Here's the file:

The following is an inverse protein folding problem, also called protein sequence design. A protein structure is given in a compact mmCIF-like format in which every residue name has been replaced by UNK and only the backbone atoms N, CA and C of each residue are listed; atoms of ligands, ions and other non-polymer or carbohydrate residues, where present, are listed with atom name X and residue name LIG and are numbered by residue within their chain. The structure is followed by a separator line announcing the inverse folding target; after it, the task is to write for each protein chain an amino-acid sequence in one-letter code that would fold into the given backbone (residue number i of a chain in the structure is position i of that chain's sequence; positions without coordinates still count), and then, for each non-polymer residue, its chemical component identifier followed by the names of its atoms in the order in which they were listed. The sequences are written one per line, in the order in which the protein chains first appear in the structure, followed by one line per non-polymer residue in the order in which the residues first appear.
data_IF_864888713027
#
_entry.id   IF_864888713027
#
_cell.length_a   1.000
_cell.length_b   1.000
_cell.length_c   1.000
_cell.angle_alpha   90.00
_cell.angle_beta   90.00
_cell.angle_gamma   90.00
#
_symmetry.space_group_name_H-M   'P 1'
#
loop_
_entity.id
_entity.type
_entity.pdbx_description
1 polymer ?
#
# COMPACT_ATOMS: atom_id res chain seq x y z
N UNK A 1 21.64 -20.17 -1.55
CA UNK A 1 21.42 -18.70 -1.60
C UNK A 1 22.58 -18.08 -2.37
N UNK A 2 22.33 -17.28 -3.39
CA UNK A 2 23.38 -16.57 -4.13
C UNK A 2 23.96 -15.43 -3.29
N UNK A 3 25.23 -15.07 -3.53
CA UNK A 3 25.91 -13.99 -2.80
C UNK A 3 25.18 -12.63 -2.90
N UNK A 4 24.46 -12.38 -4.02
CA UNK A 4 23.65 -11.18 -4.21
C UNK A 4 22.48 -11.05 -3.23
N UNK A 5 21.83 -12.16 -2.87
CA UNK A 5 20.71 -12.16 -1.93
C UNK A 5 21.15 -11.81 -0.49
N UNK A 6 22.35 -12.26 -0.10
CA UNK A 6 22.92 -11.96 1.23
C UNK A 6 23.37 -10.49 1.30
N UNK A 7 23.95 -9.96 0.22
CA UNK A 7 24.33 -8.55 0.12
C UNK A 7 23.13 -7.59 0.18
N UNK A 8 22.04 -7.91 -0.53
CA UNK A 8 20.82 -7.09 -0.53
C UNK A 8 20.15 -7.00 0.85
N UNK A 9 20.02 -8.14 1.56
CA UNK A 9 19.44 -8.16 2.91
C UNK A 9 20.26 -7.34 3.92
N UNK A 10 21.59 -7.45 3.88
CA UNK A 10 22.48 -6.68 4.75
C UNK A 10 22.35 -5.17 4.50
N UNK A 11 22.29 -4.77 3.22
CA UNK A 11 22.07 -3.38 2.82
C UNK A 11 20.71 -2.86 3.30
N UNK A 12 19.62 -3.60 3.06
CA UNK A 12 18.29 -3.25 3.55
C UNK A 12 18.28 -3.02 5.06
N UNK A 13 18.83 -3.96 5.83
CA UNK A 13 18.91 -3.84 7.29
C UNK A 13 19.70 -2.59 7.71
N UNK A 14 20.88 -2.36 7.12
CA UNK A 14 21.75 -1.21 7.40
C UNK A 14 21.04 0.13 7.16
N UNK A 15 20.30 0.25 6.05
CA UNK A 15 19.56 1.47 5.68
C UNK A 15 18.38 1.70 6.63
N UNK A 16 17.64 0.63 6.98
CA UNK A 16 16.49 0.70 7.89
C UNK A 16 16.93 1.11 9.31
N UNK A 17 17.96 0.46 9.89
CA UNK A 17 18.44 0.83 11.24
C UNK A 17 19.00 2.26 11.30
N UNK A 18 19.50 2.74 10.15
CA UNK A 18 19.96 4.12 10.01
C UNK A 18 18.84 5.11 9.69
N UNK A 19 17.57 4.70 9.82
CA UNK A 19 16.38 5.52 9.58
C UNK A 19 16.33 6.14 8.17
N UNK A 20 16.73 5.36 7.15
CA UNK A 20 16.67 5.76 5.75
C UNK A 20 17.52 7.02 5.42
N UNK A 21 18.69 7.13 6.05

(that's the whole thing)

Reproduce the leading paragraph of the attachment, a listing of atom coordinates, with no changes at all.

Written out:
The following is an inverse protein folding problem, also called protein sequence design. A protein structure is given in a compact mmCIF-like format in which every residue name has been replaced by UNK and only the backbone atoms N, CA and C of each residue are listed; atoms of ligands, ions and other non-polymer or carbohydrate residues, where present, are listed with atom name X and residue name LIG and are numbered by residue within their chain. The structure is followed by a separator line announcing the inverse folding target; after it, the task is to write for each protein chain an amino-acid sequence in one-letter code that would fold into the given backbone (residue number i of a chain in the structure is position i of that chain's sequence; positions without coordinates still count), and then, for each non-polymer residue, its chemical component identifier followed by the names of its atoms in the order in which they were listed. The sequences are written one per line, in the order in which the protein chains first appear in the structure, followed by one line per non-polymer residue in the order in which the residues first appear.